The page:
This phenomenon can cause major changes in climate patterns. See what’s in store for your region.
The Earth Institute’s International Research Institute for Climate and Society makes probabilistic forecasts for rainfall and temperature for the next six months. How does it do this?
Although El Niño is weakening, its ramifications continue to be felt around the world. Drought and resulting food insecurity is one of the major implications for southeast Asia, eastern and southern Africa, Central America and the Caribbean. Sixty million are in need of emergency relief today, according to the United Nations.
The United Nations has declared 2015 the hottest year since record keeping began. It was also a year marked by the occurrence of a “super” El Niño. Are the warming temperatures and El Niño connected?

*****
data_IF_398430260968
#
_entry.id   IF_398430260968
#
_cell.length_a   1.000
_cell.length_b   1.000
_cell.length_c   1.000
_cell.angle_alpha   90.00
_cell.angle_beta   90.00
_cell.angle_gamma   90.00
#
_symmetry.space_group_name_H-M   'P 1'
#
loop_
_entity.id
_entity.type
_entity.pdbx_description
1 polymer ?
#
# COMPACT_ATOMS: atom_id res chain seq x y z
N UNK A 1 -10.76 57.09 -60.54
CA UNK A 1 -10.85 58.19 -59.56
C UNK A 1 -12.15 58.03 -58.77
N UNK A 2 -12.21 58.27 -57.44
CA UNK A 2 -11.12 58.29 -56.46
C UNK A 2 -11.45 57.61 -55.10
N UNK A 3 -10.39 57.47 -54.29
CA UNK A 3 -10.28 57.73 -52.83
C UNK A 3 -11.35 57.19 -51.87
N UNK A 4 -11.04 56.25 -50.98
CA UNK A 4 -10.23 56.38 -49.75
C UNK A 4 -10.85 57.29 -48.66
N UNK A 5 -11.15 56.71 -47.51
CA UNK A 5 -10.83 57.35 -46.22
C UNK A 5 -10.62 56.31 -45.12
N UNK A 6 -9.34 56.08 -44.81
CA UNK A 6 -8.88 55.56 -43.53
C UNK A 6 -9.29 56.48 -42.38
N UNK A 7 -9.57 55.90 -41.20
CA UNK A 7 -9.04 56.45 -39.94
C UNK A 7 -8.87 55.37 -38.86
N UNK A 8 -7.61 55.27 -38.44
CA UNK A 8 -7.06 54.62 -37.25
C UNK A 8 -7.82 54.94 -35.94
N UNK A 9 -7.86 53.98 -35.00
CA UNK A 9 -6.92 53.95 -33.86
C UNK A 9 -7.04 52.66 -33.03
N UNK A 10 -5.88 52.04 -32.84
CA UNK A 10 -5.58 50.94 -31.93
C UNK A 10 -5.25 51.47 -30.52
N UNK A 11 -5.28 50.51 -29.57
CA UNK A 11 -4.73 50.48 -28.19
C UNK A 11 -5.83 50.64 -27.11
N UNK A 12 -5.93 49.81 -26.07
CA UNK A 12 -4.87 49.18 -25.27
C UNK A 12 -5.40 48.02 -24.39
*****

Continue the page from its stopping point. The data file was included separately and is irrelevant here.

A live-streamed international conference on El Niño takes place on Nov. 17 and 18 at the International Research Institute for Climate and Society.
Focusing on the American Midwest, Andrew Robertson analyzes the relationships between floods, weather and climate patters throughout the 20th century.
You’d be forgiven for thinking its 2008 and not just because of the economic uncertainty. Is there a dreaded double dip La Niña in store, too?
At the International Research Institute for Climate and Society’s monthly climate briefing, talk often focuses on the role that El Niño or La Niña play in driving global climate. With the collapse of La Niña last month, though, IRI’s forecasters now have to rely on different tools to offer forecasts for the coming year. That’s… read more
La Niña, we hardly knew ye. This year’s iteration of the climate phenomenon nearly set records for strength and riled up world weather for nine months. Now it’s dead. What’s next?